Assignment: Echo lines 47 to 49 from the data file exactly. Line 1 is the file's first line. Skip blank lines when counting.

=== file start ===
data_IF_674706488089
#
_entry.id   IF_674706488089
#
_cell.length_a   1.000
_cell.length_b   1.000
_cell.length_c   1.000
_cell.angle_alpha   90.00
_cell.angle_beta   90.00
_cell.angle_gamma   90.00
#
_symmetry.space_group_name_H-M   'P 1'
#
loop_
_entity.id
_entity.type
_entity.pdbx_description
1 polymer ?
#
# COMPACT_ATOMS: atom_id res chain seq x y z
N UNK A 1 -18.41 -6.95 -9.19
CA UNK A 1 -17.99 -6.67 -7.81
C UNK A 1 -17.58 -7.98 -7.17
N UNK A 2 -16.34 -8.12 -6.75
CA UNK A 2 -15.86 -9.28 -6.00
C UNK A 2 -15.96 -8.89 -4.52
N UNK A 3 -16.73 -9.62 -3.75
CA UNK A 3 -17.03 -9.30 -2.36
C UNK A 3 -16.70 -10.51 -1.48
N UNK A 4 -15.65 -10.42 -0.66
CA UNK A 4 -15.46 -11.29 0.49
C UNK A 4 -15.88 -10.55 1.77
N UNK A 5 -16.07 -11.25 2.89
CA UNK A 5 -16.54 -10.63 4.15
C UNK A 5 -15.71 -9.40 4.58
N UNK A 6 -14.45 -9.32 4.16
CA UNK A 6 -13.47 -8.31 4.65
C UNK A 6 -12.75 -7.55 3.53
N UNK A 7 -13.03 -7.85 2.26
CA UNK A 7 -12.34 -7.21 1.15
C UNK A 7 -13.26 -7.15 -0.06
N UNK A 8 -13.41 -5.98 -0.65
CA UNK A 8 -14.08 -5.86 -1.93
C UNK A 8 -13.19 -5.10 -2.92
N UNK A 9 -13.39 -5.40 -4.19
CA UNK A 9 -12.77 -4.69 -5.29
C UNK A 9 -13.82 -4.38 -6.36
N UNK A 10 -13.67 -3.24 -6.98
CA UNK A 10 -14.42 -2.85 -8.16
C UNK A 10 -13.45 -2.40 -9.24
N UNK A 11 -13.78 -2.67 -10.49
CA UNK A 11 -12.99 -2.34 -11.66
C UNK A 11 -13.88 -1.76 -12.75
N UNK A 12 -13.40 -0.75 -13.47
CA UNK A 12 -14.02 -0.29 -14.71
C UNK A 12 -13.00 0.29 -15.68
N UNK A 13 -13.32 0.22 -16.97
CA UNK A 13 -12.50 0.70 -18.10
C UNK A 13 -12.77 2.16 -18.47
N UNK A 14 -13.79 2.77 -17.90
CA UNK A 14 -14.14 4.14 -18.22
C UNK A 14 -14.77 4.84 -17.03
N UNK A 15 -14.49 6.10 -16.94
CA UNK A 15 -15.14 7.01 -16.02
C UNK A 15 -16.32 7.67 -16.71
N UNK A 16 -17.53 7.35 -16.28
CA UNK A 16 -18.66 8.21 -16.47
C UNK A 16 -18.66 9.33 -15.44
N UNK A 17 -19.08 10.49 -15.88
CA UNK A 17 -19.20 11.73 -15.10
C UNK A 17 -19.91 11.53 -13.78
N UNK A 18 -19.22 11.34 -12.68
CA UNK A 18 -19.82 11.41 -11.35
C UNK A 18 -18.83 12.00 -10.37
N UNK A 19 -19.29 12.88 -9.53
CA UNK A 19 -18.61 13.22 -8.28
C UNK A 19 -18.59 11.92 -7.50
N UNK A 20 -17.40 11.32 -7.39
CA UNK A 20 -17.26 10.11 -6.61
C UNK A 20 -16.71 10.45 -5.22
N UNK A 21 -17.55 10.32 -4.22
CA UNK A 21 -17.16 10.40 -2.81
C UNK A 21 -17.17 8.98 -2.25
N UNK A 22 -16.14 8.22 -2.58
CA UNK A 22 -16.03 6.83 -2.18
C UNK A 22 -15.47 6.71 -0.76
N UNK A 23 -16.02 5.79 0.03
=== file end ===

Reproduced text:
C UNK A 9 -13.82 -4.38 -6.36
N UNK A 10 -13.67 -3.24 -6.98
CA UNK A 10 -14.42 -2.85 -8.16